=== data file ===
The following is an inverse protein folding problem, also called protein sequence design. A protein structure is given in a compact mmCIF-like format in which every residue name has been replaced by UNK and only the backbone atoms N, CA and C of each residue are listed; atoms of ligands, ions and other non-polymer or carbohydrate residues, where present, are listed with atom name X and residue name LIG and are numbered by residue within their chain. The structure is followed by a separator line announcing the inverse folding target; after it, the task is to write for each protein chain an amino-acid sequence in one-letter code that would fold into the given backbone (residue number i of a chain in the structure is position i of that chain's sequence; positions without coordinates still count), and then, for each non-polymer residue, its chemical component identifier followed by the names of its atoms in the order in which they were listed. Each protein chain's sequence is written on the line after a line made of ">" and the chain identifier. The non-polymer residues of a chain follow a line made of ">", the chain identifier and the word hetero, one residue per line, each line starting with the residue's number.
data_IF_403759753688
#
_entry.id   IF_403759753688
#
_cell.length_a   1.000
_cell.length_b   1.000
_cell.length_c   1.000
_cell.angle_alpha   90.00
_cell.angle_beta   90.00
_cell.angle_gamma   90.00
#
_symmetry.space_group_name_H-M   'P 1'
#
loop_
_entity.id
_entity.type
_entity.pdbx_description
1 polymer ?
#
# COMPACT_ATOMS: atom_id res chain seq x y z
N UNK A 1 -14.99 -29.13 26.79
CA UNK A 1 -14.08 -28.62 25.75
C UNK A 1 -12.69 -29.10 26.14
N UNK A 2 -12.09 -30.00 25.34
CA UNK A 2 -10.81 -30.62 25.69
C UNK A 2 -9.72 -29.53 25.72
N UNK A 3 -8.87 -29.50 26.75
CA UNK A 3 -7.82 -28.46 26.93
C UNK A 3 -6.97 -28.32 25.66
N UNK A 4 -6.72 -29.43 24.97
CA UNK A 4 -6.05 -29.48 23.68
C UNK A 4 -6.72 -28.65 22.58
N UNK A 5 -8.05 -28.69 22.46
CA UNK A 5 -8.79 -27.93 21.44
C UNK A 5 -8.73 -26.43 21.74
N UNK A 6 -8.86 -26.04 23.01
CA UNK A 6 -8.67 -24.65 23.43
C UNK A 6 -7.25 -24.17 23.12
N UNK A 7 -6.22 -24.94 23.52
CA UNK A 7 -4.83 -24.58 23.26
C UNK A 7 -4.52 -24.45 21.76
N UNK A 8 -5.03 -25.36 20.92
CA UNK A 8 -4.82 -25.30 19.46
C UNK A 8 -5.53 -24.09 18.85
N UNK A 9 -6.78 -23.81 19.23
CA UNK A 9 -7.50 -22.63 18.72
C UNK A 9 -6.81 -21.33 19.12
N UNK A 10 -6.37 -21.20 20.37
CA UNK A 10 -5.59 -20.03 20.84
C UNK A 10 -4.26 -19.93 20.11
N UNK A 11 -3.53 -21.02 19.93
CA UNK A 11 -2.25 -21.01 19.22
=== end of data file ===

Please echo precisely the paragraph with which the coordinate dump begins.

The following is an inverse protein folding problem, also called protein sequence design. A protein structure is given in a compact mmCIF-like format in which every residue name has been replaced by UNK and only the backbone atoms N, CA and C of each residue are listed; atoms of ligands, ions and other non-polymer or carbohydrate residues, where present, are listed with atom name X and residue name LIG and are numbered by residue within their chain. The structure is followed by a separator line announcing the inverse folding target; after it, the task is to write for each protein chain an amino-acid sequence in one-letter code that would fold into the given backbone (residue number i of a chain in the structure is position i of that chain's sequence; positions without coordinates still count), and then, for each non-polymer residue, its chemical component identifier followed by the names of its atoms in the order in which they were listed. Each protein chain's sequence is written on the line after a line made of ">" and the chain identifier. The non-polymer residues of a chain follow a line made of ">", the chain identifier and the word hetero, one residue per line, each line starting with the residue's number.